Staunton, Dec. 7 – In contrast to most other countries where infections are up but deaths down, more than 4.5 times as many Russians died from the coronavirus in October 2021 than did a year ago, a figure that in part reflects better diagnostics but at the same time represents an indictment of Kremlin healthcare policies and Russian medical system as a whole, Aleksandr Zhelenin says.
As a result of this increase in covid deaths, the Rosbalt commentator says, Russia is on track to see its population decline for the year as a whole by more than a million, far more than in the first covid year and in fact greater than any year since the end of World War II (rosbalt.ru/blogs/2021/12/07/1934490.html).
“It is obvious,” Zhelenin says, “that fault for the present tragic results of the struggle against the pandemic lie on the leadership of the country which, while assuring itself and everyone ese that Russia was ‘coping better than other countries,’ for several months in a row carefully did not take note of the new wave.”
And when it finally could not avoid taking notice, it came up with measures that “did not seriously influence the spread of the disease or the rapid growth in mortality from it,” the Rosbalt commentator says.
“But the most important trend in the demographic situation of this year consists in the fact that the decline in the population of Russia today is occurring not so much as a result of falling birthrates, although they too are declining, but rather because of a sharp increase in mortality rates.”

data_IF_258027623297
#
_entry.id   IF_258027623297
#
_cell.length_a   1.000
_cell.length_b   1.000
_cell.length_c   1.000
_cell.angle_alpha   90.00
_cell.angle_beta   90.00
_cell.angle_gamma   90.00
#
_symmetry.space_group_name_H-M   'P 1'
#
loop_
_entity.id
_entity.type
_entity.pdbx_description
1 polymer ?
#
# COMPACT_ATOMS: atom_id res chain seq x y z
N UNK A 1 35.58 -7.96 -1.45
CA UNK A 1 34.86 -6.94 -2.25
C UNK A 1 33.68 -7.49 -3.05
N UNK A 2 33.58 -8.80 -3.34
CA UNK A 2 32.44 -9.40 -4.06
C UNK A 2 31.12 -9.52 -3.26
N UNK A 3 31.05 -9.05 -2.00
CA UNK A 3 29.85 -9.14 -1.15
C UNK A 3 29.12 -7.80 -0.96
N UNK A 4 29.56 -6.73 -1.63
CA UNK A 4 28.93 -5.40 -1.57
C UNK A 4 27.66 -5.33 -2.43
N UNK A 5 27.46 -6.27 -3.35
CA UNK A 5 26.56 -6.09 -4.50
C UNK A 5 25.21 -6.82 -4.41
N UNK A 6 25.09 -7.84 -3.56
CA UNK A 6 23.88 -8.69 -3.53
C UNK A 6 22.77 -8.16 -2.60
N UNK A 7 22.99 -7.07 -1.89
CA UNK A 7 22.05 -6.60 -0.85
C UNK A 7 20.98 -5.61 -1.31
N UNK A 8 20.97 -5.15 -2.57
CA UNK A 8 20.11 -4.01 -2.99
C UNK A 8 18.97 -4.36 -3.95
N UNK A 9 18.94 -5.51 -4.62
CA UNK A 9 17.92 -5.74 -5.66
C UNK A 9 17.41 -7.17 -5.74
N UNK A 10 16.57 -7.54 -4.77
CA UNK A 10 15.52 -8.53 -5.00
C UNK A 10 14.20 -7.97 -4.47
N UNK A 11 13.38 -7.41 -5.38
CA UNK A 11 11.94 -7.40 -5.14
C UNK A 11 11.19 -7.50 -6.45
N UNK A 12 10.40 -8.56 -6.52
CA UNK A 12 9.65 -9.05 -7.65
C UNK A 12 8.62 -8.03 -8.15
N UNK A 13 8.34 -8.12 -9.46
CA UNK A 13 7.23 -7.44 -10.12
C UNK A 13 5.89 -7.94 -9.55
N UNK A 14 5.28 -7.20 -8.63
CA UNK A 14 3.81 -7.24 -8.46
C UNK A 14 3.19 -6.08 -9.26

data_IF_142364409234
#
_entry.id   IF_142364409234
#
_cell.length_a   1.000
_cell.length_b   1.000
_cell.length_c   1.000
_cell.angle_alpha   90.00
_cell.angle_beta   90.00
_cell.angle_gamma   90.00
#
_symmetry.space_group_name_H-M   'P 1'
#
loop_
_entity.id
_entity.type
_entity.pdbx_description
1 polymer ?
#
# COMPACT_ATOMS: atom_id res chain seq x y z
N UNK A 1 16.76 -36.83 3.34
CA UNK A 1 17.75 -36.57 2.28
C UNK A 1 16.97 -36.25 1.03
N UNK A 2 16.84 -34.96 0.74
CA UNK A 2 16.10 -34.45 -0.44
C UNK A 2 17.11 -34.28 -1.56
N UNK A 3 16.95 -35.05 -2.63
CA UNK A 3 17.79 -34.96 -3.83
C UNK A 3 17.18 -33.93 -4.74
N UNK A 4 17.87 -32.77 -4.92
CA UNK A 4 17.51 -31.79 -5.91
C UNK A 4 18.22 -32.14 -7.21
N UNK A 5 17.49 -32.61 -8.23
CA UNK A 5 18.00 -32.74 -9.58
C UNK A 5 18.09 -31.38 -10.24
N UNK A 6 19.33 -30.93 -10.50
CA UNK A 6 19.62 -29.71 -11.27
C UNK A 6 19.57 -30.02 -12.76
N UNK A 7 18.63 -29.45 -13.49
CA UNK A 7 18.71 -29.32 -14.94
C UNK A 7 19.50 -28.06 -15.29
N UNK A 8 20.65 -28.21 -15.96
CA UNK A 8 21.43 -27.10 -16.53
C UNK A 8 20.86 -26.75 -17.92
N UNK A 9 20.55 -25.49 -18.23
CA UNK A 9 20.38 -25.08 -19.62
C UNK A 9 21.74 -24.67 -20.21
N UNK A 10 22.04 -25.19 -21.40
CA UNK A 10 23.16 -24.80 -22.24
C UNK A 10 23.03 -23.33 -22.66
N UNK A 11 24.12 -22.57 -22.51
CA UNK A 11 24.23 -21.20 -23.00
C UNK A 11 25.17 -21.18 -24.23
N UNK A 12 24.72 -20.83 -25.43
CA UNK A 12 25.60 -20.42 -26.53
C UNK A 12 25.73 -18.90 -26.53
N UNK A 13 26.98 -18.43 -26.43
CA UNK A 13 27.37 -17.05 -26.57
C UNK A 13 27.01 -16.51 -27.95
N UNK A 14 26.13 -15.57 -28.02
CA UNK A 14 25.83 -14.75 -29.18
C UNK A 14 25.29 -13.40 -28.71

After declining after 2003, deaths in Russia have risen to almost two million in the first ten months of 2021 alone, a trend that if it continues means that “with a high degree of probability, we will get for the year the highest mortality figures since the end of World War II.” Birthrates also have declined but only slightly.
“The current demographic catastrophe in Russia is the result of a whole range of factors,” including the pandemic, the destruction of the health care system, high inflation, and declining standards of living, Zhelenin says. But Putin and his regime are celebrating the fact that the Russian economy is supposedly booming.
From the Kremlin’s point of view, the pandemic has even helped. It led to the deaths of many pensioners and reduced the number of ill people so that the government could divert money from the population to investment projects. What Putin and company forget to add is that “this growth has been paid for with the lives of Russians.”